Death Cab For Cutie, Muse, Florence + The Machine & More Lead KROQ Weenie Roast: Live Review

For anyone wondering what the alternative music landscape will be in the summer of 2015, look no further than the lineup at KROQ's Weenie Roast Y Fiesta.

Topping the bill were the artists with arguably the three most anticipated alternative albums of the summer: Muse, Of Monsters and Men, and Florence + the Machine. All three new releases arrive in early June.

Joining the three were a litany of current alternative hit-makers, including Death Cab for Cutie, Panic! at the Disco, Walk the Moon, AWOLNATION, Vance Joy and Cold War Kids, as well as up-and-comers like Saint Motel, Big Data, X Ambassadors and James Bay, with All Time Low all on the Bud Light side stage.

The annual fest was held Saturday, May 16, at Irvine Meadows Amphitheatre in Irvine, Calif.

The day started strongly on the side stage with an outstanding set by Bay, highlighted by his current hit "Hold Back The River," as well as Saint Motel supplying some colorful entertainment with the feather-wearing Saint Motel Dancers joining them. The crowd predictably went crazy when KROQ hero Mark Hoppus joined All Time Low on their current collaboration, "Tidal Waves," during their side-stage closing set.

Kicking things off on the main stage were self-proclaimed "local heroes" Cold War Kids, who set the tone for the main stage, which throughout the night featured an array of solid sets characterized by a mix of a few new songs, radio smashes and few surprises, save for the occasional curve ball, like Panic! at the Disco's impressive cover of Queen's "Bohemian Rhapsody."

As expected, for example, the capacity crowd sang along vociferously with Joy's "Riptide," screamed their heads off for Walk the Moon's "Shut Up and Dance" and ate up Death Cab's mix of new songs like "Black Sun" and standards such as the opening "I Will Possess Your Heart" and the closing "Soul Meets Body."

Every main stage band leading up to Florence, who was first to perform of the three top-billed acts, did exactly what they were supposed to -- and did it well, with Panic earning crowd favorite status and AWOL being the most rocking.

Welch, still recovering from her Coachella foot injury, was seated for most of the performance, but with a voice as powerful and skillful as hers, as well as a true artistic sensibility, the current Billboard cover artist was arguably the night's most outstanding. She refused to let the injury hold her down, as she asked the crowd to jump for her during "Dog Days Are Over," which the audience happily obliged.

For case in point of her artistic sensibility, she performed "Shake It Off," which she introduced by saying this was the first time they performed the song in this way in front of an audience, as almost a gospel tune. It was soulful, brilliant and left no question why Joy, talking to Billboard after his set, said he was awestruck talking to Welch earlier in the day. Even on one foot she is a stunning talent and one of the prime examples of why the alternative scene is in great shape going forward.

Another great reason to feel good about alternative music is Icelandic band Of Monsters and Men, who seem poised to make a big jump on this new album, delivering a set that was very strong, maybe even more so given the repeated technical difficulties that marred what should have been a complete triumph.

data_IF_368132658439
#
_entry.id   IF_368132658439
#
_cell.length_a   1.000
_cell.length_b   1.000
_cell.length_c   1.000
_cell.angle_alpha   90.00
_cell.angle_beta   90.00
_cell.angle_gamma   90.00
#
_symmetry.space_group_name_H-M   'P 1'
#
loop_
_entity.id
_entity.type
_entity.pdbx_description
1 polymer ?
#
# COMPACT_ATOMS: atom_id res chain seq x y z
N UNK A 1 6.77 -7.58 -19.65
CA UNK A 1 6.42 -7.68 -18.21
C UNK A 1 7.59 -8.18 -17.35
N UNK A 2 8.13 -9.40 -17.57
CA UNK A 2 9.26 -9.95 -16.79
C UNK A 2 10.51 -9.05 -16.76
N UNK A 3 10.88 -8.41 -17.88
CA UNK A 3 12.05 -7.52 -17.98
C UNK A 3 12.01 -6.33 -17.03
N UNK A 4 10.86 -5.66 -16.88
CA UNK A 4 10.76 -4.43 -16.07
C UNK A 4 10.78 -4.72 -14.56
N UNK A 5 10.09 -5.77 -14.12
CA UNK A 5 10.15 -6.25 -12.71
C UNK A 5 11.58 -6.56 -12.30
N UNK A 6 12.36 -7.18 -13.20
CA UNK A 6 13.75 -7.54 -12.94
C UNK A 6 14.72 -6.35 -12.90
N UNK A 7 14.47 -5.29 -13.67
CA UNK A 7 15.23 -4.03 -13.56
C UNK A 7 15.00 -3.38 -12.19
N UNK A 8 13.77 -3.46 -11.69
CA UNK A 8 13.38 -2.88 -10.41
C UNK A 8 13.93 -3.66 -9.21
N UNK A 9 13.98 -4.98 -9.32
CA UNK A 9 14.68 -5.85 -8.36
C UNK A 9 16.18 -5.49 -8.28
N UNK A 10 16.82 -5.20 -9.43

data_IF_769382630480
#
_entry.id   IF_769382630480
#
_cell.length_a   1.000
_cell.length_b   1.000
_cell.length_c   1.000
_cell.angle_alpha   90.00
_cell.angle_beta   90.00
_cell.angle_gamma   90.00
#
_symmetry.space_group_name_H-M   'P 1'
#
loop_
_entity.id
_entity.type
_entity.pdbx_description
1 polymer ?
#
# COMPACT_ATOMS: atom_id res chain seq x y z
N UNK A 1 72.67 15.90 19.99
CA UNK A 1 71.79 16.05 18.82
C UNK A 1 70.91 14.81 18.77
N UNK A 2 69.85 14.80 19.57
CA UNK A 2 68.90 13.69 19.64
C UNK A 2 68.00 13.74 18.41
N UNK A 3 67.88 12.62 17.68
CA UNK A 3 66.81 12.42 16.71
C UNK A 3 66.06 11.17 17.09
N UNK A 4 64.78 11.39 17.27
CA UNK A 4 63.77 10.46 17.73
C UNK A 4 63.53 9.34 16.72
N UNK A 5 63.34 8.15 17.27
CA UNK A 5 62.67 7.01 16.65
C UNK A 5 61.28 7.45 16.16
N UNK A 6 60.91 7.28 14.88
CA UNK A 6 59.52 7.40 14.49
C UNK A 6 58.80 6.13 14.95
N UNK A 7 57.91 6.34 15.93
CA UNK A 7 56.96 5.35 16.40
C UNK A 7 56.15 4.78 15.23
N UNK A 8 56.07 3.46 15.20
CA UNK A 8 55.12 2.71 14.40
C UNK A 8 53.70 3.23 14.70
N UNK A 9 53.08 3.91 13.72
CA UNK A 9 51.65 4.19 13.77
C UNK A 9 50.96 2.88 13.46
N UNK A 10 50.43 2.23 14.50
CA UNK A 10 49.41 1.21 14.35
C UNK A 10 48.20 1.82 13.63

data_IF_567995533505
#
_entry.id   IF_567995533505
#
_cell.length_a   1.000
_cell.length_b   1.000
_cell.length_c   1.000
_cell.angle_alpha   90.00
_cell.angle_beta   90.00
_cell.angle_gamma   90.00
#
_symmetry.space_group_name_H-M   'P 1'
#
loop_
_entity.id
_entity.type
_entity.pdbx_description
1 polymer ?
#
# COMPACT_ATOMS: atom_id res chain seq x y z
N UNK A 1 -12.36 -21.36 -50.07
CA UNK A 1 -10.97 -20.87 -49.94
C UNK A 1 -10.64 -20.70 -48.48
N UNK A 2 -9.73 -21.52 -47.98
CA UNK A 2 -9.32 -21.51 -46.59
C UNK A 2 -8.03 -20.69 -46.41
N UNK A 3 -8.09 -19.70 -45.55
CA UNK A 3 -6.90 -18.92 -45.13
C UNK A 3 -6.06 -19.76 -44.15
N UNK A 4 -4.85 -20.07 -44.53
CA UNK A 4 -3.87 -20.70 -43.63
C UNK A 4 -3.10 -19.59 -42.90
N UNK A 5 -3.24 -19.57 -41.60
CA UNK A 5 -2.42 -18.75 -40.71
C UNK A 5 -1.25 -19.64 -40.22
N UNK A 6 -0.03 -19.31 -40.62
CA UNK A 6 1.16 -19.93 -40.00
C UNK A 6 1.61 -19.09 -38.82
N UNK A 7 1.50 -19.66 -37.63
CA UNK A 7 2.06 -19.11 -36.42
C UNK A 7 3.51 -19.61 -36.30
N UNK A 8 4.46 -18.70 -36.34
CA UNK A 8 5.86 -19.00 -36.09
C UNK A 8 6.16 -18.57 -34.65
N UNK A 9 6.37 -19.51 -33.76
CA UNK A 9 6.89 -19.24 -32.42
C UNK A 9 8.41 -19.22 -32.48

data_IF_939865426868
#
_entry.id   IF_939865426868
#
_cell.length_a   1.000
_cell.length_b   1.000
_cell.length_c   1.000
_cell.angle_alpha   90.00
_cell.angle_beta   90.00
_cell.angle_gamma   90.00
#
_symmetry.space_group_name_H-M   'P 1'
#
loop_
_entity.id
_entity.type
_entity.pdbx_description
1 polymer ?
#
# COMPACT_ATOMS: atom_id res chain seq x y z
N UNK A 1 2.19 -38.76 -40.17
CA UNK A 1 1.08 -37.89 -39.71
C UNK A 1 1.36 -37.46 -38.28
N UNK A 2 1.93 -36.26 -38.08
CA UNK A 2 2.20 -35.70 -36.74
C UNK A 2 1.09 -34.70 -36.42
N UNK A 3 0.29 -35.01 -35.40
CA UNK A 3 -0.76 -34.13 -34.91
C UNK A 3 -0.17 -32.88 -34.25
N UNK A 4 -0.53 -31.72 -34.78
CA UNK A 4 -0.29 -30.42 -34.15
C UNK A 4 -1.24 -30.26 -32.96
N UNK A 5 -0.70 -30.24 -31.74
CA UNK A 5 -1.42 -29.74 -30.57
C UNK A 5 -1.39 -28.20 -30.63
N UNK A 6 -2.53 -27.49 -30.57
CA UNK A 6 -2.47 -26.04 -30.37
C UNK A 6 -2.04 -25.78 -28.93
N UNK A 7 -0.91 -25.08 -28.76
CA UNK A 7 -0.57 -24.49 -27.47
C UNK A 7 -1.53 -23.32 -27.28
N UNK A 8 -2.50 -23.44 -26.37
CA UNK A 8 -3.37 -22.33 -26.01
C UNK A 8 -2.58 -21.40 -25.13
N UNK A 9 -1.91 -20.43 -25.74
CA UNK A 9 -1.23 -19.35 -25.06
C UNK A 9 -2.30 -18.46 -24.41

In spite of that repeated sound glitch, which at one point prompted frontwoman Nanna Bryndis Hilmarsdottir to sarcastically quip, "You like that sound? It's a beautiful sound," the band still displayed their ambition and daring, going deep with the new album starting with the stunning "Thousand Eyes," a sinister, atmospheric number that exploded in the middle.

On their new album, the band has gone for a much bigger sound, which was evident on the lead single "Crystals." Other new tracks included "Empire," which displayed a great pop/rock hook and "Eye of the Storm," characterized by the rhythmic drum that kicked off the new song. Even on the familiar hits the group branched out, like including a trumpet solo on the reworked "Little Talks." It's a shame that arguably the most discussed aspect from Of Monsters and Men will be the constant sound snafu cause even with that the group more than proved themselves ready to make it to the headliner status, where Muse have resided for years.

Easily the most anticipated act of the night, the British trio Muse received a standing ovation as soon as the rotating stage turned to indicate the band was up next. On their new album, Drones, the act teamed with iconic producer "Mutt" Lange, who has brought the thunder with AC/DC and Def Leppard, among countless other rock bands.

If the opening of Muse's set was any indication Lange has definitely brought a heavier sound to the group, who came out to the new album's spoken-word bit "[Drill Sergeant"], before shredding on guitar on the new "Psycho." The new single "Dead Inside," the second track played Saturday, was also more forceful on stage, offering a lot of promise for when the band takes Drones on a proper tour and can really showcase the new album live.

With this being a short radio station set, though, Muse wisely gave the crowd what it wanted with a string of hits, including "Supermassive Black Hole," "Uprising," "Resistance," Starlight" and the closing "Knights of Cydonia," a track that sent everyone home happy.

KROQ Weenie Roast - Saturday, May 16 / Irvine Meadows Amphitheatre (Calif.) Album Review


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